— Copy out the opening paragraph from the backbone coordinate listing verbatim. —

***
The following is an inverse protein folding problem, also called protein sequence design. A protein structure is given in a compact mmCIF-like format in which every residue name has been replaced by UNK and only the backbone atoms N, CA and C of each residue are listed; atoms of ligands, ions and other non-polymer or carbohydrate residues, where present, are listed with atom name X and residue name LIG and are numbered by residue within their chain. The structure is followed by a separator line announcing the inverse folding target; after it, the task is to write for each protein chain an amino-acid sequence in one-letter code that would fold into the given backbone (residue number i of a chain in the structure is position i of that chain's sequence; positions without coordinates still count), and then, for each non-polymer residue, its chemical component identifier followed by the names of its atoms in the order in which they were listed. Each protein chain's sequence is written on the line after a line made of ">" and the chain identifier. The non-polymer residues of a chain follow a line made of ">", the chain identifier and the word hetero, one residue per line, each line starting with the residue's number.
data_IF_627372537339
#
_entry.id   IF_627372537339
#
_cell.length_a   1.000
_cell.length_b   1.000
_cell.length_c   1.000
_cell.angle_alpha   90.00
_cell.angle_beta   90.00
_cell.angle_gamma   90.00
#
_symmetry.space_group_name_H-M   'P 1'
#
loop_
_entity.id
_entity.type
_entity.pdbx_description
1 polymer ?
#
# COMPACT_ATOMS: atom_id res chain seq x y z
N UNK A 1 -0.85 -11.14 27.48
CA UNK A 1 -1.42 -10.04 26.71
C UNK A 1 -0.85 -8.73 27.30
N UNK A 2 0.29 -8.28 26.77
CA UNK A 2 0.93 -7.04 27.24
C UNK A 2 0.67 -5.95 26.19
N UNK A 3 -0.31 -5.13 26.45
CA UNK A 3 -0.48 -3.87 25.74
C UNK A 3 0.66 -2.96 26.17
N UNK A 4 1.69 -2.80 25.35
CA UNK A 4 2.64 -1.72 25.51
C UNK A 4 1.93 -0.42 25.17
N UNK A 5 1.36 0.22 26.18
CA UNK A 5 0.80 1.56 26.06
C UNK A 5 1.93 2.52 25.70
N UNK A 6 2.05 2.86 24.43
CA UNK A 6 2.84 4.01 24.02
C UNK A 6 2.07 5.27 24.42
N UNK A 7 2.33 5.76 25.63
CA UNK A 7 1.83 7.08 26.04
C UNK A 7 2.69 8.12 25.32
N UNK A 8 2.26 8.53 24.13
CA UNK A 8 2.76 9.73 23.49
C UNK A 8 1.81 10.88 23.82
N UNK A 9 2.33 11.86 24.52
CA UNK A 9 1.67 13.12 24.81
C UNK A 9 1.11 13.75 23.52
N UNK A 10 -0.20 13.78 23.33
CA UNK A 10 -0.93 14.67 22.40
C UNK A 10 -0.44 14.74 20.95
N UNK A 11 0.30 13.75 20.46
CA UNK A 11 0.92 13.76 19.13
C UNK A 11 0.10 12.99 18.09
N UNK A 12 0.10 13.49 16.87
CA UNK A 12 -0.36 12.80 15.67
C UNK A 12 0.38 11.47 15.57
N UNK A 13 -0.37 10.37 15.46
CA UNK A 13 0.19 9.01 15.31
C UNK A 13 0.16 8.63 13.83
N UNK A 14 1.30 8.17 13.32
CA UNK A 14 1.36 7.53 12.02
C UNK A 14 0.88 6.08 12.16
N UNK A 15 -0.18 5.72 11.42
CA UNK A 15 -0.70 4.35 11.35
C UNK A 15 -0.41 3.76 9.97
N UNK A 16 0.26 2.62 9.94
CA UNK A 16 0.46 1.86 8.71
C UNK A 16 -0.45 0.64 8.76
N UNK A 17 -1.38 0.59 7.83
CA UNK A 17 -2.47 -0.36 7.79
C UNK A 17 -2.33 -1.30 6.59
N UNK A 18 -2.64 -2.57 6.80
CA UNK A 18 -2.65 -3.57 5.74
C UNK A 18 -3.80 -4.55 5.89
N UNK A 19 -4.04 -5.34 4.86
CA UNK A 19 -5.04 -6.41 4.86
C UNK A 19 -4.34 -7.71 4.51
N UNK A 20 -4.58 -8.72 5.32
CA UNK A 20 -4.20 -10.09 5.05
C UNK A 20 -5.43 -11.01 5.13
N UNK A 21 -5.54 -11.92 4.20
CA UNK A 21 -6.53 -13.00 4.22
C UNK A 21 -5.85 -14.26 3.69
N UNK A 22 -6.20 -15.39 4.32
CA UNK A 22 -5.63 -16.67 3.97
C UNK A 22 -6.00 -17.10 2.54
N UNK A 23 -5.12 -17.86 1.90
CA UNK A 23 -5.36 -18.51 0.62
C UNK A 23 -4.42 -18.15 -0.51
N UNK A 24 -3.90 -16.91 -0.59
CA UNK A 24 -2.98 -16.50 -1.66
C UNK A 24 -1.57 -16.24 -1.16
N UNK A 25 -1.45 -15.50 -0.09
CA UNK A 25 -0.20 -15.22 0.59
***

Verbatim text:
The following is an inverse protein folding problem, also called protein sequence design. A protein structure is given in a compact mmCIF-like format in which every residue name has been replaced by UNK and only the backbone atoms N, CA and C of each residue are listed; atoms of ligands, ions and other non-polymer or carbohydrate residues, where present, are listed with atom name X and residue name LIG and are numbered by residue within their chain. The structure is followed by a separator line announcing the inverse folding target; after it, the task is to write for each protein chain an amino-acid sequence in one-letter code that would fold into the given backbone (residue number i of a chain in the structure is position i of that chain's sequence; positions without coordinates still count), and then, for each non-polymer residue, its chemical component identifier followed by the names of its atoms in the order in which they were listed. Each protein chain's sequence is written on the line after a line made of ">" and the chain identifier. The non-polymer residues of a chain follow a line made of ">", the chain identifier and the word hetero, one residue per line, each line starting with the residue's number.